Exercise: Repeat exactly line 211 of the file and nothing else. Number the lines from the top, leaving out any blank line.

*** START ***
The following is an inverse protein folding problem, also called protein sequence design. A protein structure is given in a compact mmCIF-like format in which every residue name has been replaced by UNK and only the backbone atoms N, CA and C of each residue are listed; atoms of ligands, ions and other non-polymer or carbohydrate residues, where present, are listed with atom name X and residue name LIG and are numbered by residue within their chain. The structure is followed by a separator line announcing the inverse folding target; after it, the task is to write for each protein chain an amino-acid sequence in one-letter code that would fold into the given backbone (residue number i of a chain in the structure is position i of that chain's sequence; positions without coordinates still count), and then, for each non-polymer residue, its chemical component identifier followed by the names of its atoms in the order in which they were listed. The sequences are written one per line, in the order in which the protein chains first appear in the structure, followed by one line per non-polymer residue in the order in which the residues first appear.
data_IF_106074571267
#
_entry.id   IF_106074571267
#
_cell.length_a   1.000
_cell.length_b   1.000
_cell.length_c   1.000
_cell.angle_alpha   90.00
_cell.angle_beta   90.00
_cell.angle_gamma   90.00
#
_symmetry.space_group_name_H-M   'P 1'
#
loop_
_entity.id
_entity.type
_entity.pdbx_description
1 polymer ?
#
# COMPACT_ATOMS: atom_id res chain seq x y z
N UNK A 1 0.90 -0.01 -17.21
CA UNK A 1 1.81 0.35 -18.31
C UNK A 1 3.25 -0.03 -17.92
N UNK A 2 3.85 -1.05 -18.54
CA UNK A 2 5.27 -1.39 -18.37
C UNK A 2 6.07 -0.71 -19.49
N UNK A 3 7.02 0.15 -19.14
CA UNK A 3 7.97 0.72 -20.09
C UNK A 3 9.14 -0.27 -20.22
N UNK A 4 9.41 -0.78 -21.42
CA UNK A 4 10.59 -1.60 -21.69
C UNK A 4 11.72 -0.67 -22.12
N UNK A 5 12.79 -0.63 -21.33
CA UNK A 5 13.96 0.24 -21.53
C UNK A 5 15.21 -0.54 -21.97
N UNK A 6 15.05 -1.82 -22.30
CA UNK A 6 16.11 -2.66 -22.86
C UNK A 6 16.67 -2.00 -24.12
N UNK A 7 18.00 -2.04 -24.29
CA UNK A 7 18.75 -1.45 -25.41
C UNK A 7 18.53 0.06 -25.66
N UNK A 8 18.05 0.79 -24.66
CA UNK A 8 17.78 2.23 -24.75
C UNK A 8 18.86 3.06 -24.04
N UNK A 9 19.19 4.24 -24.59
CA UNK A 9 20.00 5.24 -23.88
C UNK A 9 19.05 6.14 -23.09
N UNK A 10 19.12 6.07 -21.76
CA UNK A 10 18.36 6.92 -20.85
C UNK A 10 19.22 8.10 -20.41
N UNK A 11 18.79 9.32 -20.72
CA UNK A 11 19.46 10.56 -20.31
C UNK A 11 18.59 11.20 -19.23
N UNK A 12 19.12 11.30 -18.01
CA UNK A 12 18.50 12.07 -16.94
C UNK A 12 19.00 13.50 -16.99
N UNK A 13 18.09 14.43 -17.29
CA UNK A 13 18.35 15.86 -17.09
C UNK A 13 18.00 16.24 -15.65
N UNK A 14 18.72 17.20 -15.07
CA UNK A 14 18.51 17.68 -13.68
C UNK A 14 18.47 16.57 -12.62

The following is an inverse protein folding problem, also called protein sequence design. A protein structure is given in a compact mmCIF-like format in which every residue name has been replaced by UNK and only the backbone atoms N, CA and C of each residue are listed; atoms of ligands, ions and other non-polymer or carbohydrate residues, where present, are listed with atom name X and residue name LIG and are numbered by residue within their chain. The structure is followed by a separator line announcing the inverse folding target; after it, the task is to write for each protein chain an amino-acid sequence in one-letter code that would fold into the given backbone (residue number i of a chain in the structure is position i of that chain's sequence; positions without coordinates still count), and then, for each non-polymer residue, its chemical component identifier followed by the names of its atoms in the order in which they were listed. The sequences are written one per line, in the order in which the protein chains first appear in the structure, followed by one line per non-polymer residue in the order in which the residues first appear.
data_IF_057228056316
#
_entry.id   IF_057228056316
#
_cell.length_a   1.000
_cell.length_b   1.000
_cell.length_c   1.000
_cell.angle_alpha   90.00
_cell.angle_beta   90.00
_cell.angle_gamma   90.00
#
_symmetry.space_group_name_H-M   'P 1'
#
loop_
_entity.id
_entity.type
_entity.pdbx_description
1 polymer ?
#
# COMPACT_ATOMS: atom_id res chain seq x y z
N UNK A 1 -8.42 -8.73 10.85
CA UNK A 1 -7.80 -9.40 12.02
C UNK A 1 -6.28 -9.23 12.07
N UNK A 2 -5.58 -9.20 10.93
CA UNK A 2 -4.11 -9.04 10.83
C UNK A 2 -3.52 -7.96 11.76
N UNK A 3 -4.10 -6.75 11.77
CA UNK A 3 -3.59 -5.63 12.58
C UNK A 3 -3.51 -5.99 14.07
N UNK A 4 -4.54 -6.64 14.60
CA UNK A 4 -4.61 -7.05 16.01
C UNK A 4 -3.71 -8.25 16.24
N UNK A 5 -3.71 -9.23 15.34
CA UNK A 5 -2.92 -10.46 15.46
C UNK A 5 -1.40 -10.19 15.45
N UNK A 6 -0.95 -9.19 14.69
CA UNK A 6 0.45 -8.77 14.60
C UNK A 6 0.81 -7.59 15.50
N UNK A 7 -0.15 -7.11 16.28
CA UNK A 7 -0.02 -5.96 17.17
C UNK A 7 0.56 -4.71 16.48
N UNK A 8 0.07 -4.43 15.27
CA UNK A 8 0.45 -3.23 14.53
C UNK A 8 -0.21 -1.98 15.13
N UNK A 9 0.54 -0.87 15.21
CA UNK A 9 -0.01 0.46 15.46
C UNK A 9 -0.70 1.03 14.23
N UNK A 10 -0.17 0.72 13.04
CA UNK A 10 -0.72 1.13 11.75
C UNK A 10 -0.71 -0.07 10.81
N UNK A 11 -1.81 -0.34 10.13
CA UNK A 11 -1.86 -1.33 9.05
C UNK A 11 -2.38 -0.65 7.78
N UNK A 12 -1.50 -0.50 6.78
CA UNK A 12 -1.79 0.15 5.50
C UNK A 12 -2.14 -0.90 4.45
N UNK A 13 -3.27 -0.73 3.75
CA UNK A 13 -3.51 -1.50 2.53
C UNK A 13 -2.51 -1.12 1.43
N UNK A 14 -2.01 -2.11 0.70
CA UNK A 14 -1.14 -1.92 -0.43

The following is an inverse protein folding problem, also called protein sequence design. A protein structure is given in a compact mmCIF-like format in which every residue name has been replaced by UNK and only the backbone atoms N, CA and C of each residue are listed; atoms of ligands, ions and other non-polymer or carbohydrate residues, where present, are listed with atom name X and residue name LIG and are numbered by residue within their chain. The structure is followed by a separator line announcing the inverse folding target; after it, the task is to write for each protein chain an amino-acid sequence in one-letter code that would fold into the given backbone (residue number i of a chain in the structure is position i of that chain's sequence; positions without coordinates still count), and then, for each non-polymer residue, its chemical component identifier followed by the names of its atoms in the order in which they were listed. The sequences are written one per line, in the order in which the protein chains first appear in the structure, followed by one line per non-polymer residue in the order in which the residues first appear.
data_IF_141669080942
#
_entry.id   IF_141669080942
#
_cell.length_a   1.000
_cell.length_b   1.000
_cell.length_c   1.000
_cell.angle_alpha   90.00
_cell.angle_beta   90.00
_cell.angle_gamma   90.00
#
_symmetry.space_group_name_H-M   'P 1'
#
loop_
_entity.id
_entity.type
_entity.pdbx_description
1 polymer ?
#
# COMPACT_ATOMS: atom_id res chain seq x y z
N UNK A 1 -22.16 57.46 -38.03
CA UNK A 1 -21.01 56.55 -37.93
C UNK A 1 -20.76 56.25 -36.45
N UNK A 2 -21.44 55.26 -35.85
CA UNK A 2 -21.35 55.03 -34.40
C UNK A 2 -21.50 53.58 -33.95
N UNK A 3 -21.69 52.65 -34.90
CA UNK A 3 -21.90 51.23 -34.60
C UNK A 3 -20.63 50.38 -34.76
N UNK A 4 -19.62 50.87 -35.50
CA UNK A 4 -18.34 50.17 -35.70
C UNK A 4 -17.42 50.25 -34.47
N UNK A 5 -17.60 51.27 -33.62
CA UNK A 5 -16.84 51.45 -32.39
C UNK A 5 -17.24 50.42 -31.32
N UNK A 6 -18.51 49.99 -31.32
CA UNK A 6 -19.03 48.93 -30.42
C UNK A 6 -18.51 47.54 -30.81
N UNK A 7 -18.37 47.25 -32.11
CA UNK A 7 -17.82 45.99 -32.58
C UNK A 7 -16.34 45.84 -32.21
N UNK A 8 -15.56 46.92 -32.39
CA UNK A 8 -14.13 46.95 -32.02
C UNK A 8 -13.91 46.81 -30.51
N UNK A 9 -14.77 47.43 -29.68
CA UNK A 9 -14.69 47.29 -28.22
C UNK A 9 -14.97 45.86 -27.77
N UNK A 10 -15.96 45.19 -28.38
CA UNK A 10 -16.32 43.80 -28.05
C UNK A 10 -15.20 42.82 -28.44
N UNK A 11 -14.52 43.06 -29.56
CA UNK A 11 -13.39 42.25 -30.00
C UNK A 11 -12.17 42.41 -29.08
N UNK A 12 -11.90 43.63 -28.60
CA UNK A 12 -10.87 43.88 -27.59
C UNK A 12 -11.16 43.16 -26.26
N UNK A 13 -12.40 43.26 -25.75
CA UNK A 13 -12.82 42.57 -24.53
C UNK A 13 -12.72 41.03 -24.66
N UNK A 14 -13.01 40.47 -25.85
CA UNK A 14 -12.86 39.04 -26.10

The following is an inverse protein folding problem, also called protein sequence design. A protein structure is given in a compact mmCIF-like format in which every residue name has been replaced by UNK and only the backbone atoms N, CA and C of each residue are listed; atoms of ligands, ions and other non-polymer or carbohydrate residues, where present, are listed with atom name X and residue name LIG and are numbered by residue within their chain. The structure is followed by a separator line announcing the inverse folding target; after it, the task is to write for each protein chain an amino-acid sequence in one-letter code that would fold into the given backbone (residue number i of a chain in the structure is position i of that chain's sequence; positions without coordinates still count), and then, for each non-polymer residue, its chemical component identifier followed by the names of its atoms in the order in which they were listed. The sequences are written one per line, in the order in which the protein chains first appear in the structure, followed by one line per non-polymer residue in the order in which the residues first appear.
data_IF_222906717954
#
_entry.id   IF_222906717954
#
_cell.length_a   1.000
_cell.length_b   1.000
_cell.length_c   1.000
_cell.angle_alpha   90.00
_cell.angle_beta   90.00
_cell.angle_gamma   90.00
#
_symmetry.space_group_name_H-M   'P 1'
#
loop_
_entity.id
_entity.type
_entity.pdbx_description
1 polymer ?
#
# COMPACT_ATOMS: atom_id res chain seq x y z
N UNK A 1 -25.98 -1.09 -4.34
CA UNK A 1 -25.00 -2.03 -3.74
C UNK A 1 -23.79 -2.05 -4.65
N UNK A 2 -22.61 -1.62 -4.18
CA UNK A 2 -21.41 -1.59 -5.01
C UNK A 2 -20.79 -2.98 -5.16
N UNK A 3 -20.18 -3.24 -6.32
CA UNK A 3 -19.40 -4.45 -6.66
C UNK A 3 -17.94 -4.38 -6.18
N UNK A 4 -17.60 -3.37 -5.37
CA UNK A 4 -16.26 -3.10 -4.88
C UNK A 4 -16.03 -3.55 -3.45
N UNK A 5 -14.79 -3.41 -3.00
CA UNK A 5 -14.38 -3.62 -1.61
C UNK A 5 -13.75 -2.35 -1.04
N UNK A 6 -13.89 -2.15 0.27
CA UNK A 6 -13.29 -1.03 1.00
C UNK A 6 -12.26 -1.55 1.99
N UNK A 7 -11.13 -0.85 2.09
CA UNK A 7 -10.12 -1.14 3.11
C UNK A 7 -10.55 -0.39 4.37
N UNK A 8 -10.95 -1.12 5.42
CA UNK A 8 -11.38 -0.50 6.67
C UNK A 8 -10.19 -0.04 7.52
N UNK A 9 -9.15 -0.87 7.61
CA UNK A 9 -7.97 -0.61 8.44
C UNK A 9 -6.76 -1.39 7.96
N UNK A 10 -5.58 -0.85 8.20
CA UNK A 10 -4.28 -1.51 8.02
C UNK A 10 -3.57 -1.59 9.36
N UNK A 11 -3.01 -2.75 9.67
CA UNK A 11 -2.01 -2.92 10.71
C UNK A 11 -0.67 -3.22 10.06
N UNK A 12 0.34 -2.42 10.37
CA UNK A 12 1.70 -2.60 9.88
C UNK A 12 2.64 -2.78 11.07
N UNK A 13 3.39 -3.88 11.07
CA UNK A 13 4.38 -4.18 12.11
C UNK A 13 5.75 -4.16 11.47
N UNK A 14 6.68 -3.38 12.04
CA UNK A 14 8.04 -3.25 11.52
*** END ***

C UNK A 1 -23.79 -2.05 -4.65